Saturday, June 20, 2009

Father's Day Weekend

The weather forecast gives us an off and on “iffy” forecast for this weekend. Like all weekends that weather will determine what the Gator Clan does this weekend. Rain and wet usually keep Gator Daughter and her dog home. That’ll be the case Saturday even though we probably won’t get much rain, mostly showers if anything. I suspect the grounds will be too wet for Gator Wife and GD to do much outside if she does come. Then a lot can change between early Saturday morning and ten when she would normally arrive here.

Sunday is Father’s Day. My day, along with it belonging to Dads everywhere. I’d be some surprised if Gator Daughter didn’t appear here sometime on Sunday, even if we do get rains. She has already given me my Father’s Day present, but part of her own tradition for her mom and dad is to bake a cake. She’ll probably be here for lunch and then ‘surprise’ me.

One never knows what our son is doing. He’s a dad himself so I suspect he’ll be having his busy day out on the West Coast where he lives.

Can a Father’s Day go by without today’s dads thinking of their own? I doubt it. My father has been gone for more than 30 years as has Gator Wife’s dad. But they are still forever with us.

Dads teach us lessons. I think one of the best ones he taught me was one probably many have taught their children. It’s a great lesson for both boys and girls. His simple statement was, “As you make decisions in your life, ask yourself one question: How would I feel if Mom or Dad walked in on me? Would I be happy or embarrassed?” I hope I’ve successfully passed that one along to my children.

Children. One is in her 40s and the other will be 40 next year. I guess offspring are always ‘children’ to their parents.

When I was just a small boy in 1945, I was at a baseball game being umpired by my dad. I don’t remember what time it was, but Dad went to his car for a quick sip of water between innings. Someone in the car beside him had his radio on. Dad listened for a moment or two, then went out to the pitcher’s mound and faced the spectators.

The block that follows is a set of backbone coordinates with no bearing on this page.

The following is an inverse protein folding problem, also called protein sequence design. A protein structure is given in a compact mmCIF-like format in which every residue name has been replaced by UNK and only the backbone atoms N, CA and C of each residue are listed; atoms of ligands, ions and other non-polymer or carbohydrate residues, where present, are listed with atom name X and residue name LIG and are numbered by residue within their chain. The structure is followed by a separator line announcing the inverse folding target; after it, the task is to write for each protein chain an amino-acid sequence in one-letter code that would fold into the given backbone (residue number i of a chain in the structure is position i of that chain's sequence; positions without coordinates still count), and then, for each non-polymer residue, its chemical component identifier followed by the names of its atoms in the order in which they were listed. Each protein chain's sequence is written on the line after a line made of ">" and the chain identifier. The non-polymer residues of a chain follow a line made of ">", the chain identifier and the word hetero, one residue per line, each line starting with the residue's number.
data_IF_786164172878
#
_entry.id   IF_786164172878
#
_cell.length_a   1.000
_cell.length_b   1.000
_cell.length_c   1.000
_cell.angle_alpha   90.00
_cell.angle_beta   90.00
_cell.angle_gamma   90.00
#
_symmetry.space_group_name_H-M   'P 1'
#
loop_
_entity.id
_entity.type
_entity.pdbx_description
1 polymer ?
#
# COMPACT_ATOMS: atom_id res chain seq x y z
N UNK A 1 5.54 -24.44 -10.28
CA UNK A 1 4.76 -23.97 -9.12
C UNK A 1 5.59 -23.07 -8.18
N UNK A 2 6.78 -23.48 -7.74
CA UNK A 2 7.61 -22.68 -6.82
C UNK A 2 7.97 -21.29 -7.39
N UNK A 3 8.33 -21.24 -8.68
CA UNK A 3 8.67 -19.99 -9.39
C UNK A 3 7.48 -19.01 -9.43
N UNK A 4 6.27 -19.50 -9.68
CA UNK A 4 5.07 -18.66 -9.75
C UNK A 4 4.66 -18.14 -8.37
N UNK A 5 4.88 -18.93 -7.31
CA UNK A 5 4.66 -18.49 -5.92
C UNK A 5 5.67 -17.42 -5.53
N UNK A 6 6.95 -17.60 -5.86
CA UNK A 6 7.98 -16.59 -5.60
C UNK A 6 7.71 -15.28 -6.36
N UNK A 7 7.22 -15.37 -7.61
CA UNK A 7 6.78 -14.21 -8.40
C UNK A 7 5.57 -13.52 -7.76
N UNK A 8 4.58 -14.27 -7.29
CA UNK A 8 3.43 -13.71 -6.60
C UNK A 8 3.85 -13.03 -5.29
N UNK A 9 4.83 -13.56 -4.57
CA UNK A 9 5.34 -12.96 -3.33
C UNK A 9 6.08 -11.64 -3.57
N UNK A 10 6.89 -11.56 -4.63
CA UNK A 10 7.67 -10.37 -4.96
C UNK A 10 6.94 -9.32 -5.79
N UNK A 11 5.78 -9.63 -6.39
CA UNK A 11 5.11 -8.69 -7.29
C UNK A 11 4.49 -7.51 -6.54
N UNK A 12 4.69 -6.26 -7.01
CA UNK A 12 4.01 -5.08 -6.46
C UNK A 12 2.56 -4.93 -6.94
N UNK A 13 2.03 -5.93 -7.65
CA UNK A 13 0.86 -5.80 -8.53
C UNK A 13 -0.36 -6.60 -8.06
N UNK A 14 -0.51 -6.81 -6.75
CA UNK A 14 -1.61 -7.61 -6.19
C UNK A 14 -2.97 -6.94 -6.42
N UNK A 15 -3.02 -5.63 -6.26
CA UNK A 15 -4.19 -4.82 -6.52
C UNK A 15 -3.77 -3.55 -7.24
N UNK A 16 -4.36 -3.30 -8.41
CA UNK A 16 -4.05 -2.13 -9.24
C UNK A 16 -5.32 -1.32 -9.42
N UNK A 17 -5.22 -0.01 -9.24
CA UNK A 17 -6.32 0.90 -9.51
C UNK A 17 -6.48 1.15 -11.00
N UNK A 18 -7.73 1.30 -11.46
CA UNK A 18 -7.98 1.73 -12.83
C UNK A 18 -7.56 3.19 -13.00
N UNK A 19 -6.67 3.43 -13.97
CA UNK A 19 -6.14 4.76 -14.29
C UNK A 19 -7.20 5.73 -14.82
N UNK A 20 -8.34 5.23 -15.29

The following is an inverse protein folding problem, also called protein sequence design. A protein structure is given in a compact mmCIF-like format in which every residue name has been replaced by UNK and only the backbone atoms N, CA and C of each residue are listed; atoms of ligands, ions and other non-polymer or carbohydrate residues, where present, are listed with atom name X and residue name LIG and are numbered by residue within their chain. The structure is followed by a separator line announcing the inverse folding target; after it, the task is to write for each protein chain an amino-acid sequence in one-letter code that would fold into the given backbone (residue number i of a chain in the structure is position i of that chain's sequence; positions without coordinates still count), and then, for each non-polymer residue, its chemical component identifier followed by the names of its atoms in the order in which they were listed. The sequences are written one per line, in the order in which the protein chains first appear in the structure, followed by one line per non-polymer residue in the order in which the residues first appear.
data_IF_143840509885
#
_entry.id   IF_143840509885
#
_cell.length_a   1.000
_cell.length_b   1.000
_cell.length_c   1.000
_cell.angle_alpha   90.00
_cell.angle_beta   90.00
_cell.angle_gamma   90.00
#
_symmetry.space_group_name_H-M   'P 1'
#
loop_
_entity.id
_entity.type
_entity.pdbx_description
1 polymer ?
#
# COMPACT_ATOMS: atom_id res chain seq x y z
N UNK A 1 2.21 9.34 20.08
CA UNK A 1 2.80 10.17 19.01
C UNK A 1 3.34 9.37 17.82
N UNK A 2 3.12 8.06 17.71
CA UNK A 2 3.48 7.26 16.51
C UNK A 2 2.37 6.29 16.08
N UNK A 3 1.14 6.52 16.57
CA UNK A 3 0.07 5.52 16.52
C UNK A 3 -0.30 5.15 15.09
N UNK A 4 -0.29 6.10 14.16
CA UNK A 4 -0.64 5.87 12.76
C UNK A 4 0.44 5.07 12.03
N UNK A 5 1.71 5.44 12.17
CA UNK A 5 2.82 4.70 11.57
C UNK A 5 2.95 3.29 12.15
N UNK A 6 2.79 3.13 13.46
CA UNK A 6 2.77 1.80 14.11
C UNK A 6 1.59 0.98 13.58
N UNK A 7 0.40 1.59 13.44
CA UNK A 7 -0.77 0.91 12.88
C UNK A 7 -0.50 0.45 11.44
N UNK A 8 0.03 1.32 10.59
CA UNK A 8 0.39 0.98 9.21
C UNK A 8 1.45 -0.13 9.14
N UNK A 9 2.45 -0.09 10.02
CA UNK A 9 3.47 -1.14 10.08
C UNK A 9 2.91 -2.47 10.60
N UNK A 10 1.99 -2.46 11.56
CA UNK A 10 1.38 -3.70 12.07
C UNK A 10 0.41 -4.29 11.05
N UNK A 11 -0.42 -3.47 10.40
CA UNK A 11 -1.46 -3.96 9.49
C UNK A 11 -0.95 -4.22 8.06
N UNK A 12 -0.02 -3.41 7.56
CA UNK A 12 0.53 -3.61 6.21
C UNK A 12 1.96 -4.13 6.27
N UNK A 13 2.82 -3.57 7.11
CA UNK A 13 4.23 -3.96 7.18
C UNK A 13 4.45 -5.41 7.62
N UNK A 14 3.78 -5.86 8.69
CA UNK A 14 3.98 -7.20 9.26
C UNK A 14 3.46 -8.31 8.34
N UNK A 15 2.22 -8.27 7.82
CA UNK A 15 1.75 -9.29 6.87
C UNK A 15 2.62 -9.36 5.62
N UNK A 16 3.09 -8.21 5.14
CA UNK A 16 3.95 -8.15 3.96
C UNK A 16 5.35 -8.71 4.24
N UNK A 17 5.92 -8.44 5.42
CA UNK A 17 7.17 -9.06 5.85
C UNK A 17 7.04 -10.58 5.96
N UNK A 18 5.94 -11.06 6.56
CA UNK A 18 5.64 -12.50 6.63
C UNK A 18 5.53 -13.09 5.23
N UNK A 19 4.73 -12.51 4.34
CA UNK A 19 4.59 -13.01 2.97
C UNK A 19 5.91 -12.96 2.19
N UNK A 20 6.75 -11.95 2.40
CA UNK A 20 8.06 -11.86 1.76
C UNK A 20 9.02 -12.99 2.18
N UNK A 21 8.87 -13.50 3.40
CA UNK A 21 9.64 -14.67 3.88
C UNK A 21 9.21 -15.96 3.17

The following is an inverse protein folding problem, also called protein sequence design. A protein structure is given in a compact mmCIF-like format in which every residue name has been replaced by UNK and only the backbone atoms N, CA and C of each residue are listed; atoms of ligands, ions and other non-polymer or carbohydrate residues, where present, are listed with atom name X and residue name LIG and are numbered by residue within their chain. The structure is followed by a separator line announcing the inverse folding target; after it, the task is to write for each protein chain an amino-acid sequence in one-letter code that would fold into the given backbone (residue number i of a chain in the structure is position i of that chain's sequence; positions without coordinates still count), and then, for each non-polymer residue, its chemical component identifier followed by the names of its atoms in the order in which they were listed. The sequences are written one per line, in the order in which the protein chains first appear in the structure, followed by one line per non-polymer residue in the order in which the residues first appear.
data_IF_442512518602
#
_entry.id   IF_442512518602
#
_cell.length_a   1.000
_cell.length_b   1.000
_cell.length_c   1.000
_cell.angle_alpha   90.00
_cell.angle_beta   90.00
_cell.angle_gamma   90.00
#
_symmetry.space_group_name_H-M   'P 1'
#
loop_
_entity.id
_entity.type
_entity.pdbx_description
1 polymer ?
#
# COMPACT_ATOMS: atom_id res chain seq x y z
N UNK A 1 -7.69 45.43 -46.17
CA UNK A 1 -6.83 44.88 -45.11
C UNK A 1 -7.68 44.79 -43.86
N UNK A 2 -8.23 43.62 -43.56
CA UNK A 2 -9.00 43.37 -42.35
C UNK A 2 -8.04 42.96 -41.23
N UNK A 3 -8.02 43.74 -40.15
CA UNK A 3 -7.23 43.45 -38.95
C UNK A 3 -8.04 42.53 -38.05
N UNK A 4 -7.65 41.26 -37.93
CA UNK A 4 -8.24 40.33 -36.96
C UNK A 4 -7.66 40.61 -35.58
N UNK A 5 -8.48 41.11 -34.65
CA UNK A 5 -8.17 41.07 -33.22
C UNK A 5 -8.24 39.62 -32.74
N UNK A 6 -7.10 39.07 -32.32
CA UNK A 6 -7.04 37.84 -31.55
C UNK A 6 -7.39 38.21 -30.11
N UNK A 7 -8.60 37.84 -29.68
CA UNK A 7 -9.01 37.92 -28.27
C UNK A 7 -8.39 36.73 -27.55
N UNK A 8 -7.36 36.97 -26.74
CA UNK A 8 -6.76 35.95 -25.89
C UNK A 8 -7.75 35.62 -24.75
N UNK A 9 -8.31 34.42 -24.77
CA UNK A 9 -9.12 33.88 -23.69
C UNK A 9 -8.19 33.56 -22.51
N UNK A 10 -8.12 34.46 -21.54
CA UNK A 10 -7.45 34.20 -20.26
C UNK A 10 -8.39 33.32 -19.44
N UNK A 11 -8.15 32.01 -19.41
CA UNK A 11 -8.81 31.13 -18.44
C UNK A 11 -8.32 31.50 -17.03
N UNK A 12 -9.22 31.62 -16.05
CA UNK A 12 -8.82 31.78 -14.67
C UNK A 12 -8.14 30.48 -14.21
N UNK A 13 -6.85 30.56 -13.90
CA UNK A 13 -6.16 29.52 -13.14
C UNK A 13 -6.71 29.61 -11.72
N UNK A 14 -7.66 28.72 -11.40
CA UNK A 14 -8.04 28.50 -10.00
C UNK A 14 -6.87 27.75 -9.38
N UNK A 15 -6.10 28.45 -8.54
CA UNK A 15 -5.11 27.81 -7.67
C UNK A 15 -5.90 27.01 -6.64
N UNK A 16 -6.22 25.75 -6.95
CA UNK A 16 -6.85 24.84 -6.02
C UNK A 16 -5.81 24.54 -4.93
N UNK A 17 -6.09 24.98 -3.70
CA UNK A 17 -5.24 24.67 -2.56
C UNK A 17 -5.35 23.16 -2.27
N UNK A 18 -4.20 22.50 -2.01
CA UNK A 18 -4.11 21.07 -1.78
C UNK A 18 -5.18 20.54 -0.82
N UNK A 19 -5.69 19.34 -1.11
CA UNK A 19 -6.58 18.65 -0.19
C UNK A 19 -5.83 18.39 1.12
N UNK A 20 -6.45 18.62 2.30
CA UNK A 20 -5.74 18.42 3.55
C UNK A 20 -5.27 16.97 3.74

He threw his arms up into the air and announced, “Attention, everybody. This game is now over.” There was a slight pause as people looked at each other in complete wonder of what was going on. “And so is the war!” exclaimed Dad.

Pandemonium of happiness broke out and we drove into downtown Portland with, I think, every other living human in Southern Maine. We joined the cavalcade at the then Union Station (corner of Congress Street and St. John Street for you youngsters out there) and it took more than four hours to drive Congress Street to Monument Square.

It was in 1976 when our mom called us from Florida to tell us Dad was in his final moments. Both my brother and I had moved to Maine from Florida back in the ‘60s to form our own lives. We took the first available plane South and only prayed we’d get a chance to say “Good-bye” to our dad. Miraculously, he held on for several days. We both had families and jobs and Christmas to get home to and had to leave Florida.

We called when we got home. It was my brother’s birthday. An hour later, we got the call from Mom. She had told dad we were home and he said, “Thank God my boys made it home safely. Now I can leave in peace.” Mom said they were the last words he said.

Naturally, there are many more warm memories of Dad, too many to include here. We never forget our dads and my hope is that wherever mine is, I haven’t disappointed him in the way I’ve led my life. I am not embarrassed. Thank you, Dad.

I hope all you dads out there have great memories of yours and that you have just a great Father’s Day Sunday.


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